Good News Friday

Here’s your weekly progress report:

• A former aide to Wisconsin Gov. Scott Walker has pled guilty to one count of felony misconduct in public office.

• The European Union has won the Nobel Peace Prize.

• Washington State is poised to become the nation’s first to legalize the sale of marijuana at state stores to adults over age 21. And in Tennessee we still can’t buy a bottle of wine at the damn grocery store.

• The number of new people filing first-time jobless claims continued to plummet this week.

• Auto sales in the U.S. post their strongest numbers in four and a half years.

• U.S. foreclosure filings fall to 5-year low.

• Norway, one of the world’s top oil producers, will double its carbon tax on the North Sea oil industry, with the funds earmarked for climate change mitigation.

• This is interesting: GlaxoSmithKline, the pharmaceutical giant, has announced it will share its drug research data — said to be a first for the industry:

Glaxo is taking the step after experimenting with disclosure for treatments for tropical diseases like malaria and finding those efforts successful, according to company officials.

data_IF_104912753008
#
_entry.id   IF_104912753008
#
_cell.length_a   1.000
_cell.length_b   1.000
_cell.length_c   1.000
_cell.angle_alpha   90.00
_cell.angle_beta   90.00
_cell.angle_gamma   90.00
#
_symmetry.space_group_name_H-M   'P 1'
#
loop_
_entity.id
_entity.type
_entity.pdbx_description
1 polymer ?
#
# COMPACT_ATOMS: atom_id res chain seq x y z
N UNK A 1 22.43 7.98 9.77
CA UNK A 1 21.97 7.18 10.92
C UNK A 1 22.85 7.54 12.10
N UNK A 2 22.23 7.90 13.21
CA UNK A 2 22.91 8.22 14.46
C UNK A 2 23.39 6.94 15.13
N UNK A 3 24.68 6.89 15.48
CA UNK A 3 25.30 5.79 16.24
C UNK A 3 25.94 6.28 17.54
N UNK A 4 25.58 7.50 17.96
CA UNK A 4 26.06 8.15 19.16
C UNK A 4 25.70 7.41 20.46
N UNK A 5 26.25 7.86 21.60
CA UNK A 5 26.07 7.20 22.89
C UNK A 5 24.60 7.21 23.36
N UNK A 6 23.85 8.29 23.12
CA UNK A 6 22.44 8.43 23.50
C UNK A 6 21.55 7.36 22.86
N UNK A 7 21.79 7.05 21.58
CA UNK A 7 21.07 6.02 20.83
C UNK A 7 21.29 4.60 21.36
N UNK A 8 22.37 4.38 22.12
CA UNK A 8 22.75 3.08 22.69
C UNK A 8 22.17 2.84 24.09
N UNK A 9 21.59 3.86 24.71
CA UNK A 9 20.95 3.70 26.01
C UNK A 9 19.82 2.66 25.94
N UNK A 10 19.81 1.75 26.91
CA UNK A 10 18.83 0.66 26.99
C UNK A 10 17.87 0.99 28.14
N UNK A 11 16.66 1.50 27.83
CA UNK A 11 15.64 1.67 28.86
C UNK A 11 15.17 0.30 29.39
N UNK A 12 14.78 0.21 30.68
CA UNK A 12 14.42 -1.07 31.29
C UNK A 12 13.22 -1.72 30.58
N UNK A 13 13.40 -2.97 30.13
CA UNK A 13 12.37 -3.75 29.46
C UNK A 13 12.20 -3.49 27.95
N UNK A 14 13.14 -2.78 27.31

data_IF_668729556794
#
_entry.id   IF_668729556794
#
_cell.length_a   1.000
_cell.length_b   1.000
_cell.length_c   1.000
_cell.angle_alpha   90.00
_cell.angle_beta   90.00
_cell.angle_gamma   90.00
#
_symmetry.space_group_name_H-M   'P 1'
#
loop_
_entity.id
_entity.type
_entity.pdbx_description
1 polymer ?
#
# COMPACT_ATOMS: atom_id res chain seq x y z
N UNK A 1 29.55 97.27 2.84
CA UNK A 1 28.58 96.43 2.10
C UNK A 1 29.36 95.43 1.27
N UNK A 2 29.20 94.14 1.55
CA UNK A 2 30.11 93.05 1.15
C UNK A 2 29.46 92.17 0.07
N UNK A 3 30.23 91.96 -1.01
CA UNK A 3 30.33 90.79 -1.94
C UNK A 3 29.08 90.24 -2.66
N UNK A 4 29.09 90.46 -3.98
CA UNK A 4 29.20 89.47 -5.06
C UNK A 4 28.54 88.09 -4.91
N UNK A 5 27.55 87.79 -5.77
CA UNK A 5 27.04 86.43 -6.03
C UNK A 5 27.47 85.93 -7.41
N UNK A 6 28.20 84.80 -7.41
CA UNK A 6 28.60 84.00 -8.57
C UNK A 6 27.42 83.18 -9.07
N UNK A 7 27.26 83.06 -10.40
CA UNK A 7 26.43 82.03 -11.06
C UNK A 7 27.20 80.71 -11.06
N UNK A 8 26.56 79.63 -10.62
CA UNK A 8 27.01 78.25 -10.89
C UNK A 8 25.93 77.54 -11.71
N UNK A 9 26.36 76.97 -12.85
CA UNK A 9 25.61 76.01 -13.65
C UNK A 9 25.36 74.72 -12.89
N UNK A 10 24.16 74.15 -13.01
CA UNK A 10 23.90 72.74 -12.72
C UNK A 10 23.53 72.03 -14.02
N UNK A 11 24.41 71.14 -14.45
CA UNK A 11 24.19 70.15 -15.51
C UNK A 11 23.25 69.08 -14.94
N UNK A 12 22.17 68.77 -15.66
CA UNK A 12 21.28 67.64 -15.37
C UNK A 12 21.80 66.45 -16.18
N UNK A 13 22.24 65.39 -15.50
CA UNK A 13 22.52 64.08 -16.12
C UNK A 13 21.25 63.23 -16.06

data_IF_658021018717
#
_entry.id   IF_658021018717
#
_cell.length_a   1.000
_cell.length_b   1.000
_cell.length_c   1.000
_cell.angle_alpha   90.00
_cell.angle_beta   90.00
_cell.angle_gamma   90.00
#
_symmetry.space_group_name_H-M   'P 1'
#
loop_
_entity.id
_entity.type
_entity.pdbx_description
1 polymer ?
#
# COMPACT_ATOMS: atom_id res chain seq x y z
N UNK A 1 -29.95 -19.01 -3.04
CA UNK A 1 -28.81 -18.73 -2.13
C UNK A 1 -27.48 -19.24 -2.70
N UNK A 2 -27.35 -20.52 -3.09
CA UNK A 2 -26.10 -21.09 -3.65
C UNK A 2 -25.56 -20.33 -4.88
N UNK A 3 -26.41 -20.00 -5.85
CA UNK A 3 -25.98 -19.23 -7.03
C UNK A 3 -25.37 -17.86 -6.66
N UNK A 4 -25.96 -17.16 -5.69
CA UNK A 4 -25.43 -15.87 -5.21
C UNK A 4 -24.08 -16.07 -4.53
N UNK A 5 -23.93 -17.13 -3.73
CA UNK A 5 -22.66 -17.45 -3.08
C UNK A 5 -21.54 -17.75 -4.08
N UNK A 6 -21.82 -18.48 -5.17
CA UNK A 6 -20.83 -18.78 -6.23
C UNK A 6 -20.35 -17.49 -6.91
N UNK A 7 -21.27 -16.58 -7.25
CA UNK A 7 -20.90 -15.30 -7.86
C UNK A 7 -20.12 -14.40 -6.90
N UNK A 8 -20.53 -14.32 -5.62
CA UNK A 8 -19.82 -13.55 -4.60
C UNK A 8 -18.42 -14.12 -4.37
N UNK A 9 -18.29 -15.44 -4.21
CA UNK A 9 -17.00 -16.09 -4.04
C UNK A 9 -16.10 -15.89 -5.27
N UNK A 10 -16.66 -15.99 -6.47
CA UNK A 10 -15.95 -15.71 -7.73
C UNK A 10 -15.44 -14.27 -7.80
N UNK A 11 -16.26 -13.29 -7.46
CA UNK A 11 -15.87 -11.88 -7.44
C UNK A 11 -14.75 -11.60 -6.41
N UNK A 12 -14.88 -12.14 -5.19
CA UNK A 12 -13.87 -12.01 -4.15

In addition, the company plans to release information about 200 of its experimental drug compounds that have shown signs of fighting tuberculosis.

“We’re increasingly realizing that the more you can make this an open enterprise, the more likely you are to be able to get an advance which allows you to make a medicine,” Dr. Patrick Vallance, president of pharmaceuticals research and development at GlaxoSmithKline, said in an interview. “I think we recognize that you learn as much about the medicine after it’s launched as you knew before.”

Wow, another blow to the whole “free hand of the market” concept. Working together it just sounds so … socialist, doesn’t it?